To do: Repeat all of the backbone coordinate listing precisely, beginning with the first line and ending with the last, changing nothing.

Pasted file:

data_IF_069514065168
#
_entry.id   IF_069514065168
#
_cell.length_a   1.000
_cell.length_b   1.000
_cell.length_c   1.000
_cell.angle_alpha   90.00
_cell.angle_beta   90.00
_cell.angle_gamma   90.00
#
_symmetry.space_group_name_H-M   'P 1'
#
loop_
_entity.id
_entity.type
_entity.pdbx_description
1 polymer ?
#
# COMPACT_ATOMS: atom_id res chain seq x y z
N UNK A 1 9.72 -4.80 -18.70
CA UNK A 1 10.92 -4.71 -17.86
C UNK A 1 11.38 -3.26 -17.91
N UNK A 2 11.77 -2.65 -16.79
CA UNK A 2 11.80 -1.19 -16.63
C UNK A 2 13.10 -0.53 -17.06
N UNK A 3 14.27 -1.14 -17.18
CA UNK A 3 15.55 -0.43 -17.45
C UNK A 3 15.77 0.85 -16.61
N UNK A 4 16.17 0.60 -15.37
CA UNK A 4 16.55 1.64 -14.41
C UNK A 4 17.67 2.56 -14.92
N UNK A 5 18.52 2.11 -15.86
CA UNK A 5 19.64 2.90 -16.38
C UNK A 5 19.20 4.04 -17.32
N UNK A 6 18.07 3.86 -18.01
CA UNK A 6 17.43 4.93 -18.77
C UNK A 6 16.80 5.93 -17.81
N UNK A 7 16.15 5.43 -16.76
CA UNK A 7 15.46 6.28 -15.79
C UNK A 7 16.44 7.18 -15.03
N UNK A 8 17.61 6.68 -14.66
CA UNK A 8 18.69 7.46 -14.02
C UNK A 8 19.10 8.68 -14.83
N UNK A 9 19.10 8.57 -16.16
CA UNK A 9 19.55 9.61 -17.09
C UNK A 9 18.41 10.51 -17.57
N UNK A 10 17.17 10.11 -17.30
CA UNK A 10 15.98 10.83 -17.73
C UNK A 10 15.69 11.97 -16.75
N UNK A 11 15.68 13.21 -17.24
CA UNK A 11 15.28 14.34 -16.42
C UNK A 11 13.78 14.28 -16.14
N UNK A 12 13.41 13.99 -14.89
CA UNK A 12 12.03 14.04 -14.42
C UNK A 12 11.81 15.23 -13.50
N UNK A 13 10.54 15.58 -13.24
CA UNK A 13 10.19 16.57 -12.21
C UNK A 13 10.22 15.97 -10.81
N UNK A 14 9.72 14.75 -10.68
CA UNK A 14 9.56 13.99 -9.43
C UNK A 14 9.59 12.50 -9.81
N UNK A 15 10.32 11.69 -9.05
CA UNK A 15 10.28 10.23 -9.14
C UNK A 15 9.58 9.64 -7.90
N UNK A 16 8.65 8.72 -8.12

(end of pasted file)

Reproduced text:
data_IF_069514065168
#
_entry.id   IF_069514065168
#
_cell.length_a   1.000
_cell.length_b   1.000
_cell.length_c   1.000
_cell.angle_alpha   90.00
_cell.angle_beta   90.00
_cell.angle_gamma   90.00
#
_symmetry.space_group_name_H-M   'P 1'
#
loop_
_entity.id
_entity.type
_entity.pdbx_description
1 polymer ?
#
# COMPACT_ATOMS: atom_id res chain seq x y z
N UNK A 1 9.72 -4.80 -18.70
CA UNK A 1 10.92 -4.71 -17.86
C UNK A 1 11.38 -3.26 -17.91
N UNK A 2 11.77 -2.65 -16.79
CA UNK A 2 11.80 -1.19 -16.63
C UNK A 2 13.10 -0.53 -17.06
N UNK A 3 14.27 -1.14 -17.18
CA UNK A 3 15.55 -0.43 -17.45
C UNK A 3 15.77 0.85 -16.61
N UNK A 4 16.17 0.60 -15.37
CA UNK A 4 16.55 1.64 -14.41
C UNK A 4 17.67 2.56 -14.92
N UNK A 5 18.52 2.11 -15.86
CA UNK A 5 19.64 2.90 -16.38
C UNK A 5 19.20 4.04 -17.32
N UNK A 6 18.07 3.86 -18.01
CA UNK A 6 17.43 4.93 -18.77
C UNK A 6 16.80 5.93 -17.81
N UNK A 7 16.15 5.43 -16.76
CA UNK A 7 15.46 6.28 -15.79
C UNK A 7 16.44 7.18 -15.03
N UNK A 8 17.61 6.68 -14.66
CA UNK A 8 18.69 7.46 -14.02
C UNK A 8 19.10 8.68 -14.83
N UNK A 9 19.10 8.57 -16.16
CA UNK A 9 19.55 9.61 -17.09
C UNK A 9 18.41 10.51 -17.57
N UNK A 10 17.17 10.11 -17.30
CA UNK A 10 15.98 10.83 -17.73
C UNK A 10 15.69 11.97 -16.75
N UNK A 11 15.68 13.21 -17.24
CA UNK A 11 15.28 14.34 -16.42
C UNK A 11 13.78 14.28 -16.14
N UNK A 12 13.41 13.99 -14.89
CA UNK A 12 12.03 14.04 -14.42
C UNK A 12 11.81 15.23 -13.50
N UNK A 13 10.54 15.58 -13.24
CA UNK A 13 10.19 16.57 -12.21
C UNK A 13 10.22 15.97 -10.81
N UNK A 14 9.72 14.75 -10.68
CA UNK A 14 9.56 13.99 -9.43
C UNK A 14 9.59 12.50 -9.81
N UNK A 15 10.32 11.69 -9.05
CA UNK A 15 10.28 10.23 -9.14
C UNK A 15 9.58 9.64 -7.90
N UNK A 16 8.65 8.72 -8.12